Inside Benjamin Drazen is an old soul, nestling cheek-by-jowl in a fertile mind, brimful with new ideas that undulate and flow beautifully from his alto saxophone. That he is able to take control of this force, and harness its power to open a virtual door to the temple of his muses—running the gamut of saxophonists from Charlie Parker to John Coltrane, and almost certainly including the mighty Johnny Hodges—speaks volumes about his mature craftsmanship. He has something else that shines throughout the rather introspective Inner Flights: a vortex of energy that bursts through the music like a gathering flood, inhabiting both the hearts and minds of anyone who falls under his spell.
The album opens with “Mr. Twilight,” a scorching modal romp that recalls, at times, Coltrane’s “Giant Steps” for all of its unbridled energy, and the wall of sound that passes through Drazen’s hands, as well as pianist Jon Davis, bassist Carlo De Rosa and drummer Eric McPherson. But it is Drazen who lights up the chart, with the dancing phrases and lines that dapple his solo. On this and other charts, the saxophonist shows himself to be a sublime intellect, creating highly literate musical excursions, navigating with lively expression and feeling. He is also capable of being playful, as his composition, “Monkish,” suggests, although this chart finds Davis playing the more stellar role, dazzling with his two-handed technique, as well as a history lesson in pianism, from stride to contemporary atonalism.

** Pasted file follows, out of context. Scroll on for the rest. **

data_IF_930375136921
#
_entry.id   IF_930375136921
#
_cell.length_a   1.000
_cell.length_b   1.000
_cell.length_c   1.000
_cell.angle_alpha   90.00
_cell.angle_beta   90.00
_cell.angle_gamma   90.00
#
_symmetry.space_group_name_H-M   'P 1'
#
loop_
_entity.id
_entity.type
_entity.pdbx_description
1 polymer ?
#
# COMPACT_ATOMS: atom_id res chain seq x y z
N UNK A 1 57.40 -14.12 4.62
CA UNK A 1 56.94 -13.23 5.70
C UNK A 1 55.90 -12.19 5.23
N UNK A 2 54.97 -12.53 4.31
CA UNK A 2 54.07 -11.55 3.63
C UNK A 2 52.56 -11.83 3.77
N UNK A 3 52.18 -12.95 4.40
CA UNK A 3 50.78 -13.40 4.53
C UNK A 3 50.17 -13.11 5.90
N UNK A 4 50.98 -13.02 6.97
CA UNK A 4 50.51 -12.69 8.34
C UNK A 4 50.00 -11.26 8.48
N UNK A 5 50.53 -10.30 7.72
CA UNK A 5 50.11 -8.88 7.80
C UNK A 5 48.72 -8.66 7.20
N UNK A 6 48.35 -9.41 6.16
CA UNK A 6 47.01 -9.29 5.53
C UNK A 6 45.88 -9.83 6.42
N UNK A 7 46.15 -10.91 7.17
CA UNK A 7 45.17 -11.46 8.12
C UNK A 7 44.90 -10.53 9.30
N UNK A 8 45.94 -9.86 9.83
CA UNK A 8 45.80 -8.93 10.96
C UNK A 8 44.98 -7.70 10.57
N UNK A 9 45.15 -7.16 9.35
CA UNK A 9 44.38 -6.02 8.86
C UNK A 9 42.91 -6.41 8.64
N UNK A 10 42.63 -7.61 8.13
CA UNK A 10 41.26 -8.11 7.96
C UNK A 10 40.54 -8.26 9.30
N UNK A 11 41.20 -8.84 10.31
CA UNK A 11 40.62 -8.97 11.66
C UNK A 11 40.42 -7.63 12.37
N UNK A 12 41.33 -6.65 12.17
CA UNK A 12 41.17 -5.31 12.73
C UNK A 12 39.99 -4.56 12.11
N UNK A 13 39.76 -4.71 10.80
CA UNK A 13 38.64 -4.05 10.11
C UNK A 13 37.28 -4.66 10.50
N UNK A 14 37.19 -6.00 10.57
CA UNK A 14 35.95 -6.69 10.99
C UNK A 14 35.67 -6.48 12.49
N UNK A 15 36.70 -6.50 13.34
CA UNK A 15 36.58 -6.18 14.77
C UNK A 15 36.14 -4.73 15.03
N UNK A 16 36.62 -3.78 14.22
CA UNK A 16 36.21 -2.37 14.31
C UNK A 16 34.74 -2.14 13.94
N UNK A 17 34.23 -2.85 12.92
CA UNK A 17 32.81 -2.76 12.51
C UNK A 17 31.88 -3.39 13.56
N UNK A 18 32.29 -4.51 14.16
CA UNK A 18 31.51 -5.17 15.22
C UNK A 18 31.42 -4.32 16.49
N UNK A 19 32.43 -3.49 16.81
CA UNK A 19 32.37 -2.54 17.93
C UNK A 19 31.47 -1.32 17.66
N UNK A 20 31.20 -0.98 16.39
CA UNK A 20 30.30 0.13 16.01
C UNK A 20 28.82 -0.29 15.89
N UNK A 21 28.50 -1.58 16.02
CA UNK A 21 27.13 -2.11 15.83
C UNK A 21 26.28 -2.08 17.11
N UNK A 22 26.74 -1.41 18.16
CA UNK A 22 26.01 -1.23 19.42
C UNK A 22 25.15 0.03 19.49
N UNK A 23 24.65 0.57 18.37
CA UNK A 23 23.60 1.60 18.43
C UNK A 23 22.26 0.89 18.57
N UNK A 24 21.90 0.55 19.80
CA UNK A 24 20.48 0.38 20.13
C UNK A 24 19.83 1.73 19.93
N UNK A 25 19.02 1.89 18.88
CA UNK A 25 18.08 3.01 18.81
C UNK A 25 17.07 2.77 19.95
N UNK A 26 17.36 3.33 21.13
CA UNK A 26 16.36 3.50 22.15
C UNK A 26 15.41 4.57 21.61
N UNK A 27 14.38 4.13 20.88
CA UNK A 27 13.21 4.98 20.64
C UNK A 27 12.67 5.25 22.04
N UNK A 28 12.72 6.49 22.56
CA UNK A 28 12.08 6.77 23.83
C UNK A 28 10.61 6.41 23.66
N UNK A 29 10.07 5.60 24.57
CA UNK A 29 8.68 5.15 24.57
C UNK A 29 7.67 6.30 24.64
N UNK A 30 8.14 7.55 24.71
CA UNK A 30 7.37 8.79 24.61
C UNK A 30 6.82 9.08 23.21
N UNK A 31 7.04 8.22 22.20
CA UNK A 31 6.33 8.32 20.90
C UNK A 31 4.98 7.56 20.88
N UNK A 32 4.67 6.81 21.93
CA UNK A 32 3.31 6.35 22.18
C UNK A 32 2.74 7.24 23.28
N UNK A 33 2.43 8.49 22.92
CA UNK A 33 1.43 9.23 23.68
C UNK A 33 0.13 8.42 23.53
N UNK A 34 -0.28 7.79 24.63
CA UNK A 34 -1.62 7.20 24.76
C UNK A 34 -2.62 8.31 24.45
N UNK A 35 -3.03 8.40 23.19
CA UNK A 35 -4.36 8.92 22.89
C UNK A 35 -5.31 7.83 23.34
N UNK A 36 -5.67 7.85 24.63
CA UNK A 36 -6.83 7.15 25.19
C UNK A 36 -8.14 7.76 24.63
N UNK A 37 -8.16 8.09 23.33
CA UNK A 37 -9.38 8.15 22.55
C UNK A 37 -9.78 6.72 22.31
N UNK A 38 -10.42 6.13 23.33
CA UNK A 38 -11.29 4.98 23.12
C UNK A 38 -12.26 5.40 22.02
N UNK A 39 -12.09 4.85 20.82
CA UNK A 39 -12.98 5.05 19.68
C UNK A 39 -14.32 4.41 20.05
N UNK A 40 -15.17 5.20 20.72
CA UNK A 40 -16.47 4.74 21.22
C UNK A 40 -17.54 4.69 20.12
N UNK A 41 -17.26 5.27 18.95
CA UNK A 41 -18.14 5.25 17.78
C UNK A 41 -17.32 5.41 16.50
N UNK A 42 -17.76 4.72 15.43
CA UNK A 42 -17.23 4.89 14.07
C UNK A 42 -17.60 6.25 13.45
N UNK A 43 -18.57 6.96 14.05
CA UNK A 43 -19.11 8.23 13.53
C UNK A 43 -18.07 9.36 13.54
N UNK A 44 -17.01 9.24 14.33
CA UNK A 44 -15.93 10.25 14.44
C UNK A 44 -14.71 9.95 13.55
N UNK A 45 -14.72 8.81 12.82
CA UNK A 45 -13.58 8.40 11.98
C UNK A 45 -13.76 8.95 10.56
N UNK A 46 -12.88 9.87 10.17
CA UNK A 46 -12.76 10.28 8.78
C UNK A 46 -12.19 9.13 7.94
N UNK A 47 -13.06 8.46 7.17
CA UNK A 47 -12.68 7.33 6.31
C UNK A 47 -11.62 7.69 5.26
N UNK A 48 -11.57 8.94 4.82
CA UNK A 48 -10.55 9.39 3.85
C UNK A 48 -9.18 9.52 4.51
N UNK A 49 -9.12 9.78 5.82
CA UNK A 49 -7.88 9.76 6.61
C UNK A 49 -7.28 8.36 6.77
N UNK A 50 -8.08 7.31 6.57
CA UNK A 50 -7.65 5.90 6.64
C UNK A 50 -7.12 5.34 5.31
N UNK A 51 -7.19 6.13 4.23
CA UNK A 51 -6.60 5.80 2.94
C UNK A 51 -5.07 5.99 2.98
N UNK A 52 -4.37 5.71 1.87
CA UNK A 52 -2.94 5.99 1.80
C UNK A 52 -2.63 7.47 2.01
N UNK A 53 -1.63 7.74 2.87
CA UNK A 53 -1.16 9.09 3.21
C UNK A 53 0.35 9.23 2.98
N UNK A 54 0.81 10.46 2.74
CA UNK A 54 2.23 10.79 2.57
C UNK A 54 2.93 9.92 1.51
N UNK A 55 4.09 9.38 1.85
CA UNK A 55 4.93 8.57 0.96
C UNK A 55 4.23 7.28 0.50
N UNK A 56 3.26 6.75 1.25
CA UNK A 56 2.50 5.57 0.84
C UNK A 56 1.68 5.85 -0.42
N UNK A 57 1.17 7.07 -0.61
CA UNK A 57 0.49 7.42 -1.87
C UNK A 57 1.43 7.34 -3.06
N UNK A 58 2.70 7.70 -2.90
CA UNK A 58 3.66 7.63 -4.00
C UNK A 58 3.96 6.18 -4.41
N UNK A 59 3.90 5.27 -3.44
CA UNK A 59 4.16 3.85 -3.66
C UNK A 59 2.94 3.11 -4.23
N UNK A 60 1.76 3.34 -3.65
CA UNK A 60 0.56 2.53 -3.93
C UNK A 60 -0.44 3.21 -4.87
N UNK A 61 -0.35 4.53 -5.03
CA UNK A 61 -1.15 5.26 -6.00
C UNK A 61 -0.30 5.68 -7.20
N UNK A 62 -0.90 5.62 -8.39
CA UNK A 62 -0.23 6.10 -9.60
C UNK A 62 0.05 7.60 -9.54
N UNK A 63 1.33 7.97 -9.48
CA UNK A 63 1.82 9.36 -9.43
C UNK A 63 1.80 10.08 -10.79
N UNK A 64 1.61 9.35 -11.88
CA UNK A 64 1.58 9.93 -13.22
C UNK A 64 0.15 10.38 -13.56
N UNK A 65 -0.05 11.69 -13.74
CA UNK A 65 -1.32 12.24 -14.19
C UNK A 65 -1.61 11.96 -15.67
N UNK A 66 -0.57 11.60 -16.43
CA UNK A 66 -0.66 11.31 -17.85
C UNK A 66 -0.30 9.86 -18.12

Drazen’s premier work, in terms of composition, seems to be more inward-looking, including the achingly beautiful “Prayer for Brothers Gone By” and the lilting “Neeney’s Waltz,” which the saxophonist absolutely lights up with a solo that unfolds in diaphanous swirls, and is a seemingly unstoppable flow of ideas belying sheer genius. His reading of Jimmy Van Heusen’s classic, “Polka Dots and Moonbeams,” takes after a version that Bud Powellmade famous at Massey Hall, Toronto in 1955. This is an elementally sad version, showing Drazen to be unafraid of wearing his emotions on his proverbial sleeve.
Although he plays mainly alto saxophone, Drazen can also be heard on soprano on the title track. His handling of the higher pitched horn is wry, playing with an almost reverential notion that it belongs in elite circles, including not just Coltrane, but a handful of giants from Sidney Bechet to Steve Lacy and Wayne Shorter. Drazen chooses to add depth and color on a couple of charts, by overdubbing tracks with short bursts on tenor. However, it is on the alto that Drazen displays his finest mastery of tone and texture. His work on this impressive album shows him to daub his music from a truly wide palette of not just colors, but sheer creative ideas. All of this makes for brilliant inner flights.